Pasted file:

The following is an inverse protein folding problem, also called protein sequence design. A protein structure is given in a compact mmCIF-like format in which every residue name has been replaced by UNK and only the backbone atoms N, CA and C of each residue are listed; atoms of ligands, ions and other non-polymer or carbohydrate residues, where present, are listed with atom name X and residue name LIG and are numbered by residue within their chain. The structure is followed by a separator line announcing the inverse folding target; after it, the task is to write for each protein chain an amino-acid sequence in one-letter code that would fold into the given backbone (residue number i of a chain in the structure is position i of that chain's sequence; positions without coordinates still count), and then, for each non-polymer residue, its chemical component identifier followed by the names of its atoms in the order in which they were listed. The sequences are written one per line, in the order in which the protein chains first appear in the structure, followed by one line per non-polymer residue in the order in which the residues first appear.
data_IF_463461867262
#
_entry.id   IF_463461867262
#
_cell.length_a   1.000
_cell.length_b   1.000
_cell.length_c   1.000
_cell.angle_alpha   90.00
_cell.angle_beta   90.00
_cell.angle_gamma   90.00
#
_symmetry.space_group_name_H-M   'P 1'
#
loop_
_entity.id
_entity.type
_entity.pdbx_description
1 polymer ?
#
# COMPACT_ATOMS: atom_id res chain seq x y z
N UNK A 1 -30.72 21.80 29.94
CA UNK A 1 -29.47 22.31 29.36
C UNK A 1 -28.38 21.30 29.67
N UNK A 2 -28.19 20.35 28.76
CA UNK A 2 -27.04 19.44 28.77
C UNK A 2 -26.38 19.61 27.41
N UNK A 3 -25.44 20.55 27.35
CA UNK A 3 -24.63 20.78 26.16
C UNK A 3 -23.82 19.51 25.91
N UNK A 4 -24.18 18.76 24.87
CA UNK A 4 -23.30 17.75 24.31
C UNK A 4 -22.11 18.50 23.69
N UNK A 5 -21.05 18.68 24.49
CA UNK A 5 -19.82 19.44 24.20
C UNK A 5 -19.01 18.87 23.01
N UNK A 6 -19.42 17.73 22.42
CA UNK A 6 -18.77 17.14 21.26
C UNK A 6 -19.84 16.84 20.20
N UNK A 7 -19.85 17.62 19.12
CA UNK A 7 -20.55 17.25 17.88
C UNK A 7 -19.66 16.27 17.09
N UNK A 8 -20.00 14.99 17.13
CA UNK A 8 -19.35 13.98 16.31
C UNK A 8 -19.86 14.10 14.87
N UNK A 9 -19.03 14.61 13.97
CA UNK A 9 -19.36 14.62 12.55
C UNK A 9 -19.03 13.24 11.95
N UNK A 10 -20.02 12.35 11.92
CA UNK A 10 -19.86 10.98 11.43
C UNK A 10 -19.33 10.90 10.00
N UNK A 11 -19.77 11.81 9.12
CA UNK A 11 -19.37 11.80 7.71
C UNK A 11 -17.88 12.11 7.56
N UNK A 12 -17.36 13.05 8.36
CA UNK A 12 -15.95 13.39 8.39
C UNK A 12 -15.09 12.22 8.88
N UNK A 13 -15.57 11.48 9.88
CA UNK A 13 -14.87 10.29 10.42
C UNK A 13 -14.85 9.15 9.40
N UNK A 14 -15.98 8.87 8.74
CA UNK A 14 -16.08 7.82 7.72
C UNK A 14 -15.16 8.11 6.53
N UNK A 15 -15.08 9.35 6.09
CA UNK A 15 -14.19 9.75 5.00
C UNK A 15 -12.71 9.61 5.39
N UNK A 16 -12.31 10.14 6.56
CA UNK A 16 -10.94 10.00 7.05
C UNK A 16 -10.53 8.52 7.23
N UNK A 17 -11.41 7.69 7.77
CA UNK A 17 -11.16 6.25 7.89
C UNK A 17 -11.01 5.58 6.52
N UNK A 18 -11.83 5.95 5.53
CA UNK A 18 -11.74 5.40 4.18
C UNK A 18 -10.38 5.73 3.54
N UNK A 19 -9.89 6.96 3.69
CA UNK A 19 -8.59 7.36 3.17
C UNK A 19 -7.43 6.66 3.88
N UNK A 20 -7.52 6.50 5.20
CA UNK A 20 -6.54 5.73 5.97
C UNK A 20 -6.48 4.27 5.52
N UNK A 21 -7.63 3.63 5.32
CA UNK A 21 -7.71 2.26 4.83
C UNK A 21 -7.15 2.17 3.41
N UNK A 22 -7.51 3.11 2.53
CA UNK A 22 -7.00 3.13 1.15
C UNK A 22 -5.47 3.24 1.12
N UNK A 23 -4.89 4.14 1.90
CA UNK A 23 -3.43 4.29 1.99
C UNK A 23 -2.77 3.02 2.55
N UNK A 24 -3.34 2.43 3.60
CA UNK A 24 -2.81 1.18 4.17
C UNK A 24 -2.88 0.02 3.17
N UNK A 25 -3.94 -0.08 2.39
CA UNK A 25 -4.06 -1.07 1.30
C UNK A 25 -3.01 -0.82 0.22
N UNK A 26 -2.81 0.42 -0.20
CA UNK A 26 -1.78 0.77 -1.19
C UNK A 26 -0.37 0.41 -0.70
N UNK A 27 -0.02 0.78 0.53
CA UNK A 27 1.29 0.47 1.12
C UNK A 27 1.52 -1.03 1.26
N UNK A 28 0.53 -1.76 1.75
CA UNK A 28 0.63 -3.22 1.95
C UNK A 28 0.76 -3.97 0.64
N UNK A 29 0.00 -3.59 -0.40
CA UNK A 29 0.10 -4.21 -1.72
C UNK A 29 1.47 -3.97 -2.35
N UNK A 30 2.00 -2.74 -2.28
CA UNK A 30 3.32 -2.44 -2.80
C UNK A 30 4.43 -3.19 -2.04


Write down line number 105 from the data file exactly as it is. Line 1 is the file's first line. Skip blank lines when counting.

C UNK A 28 0.76 -3.97 0.64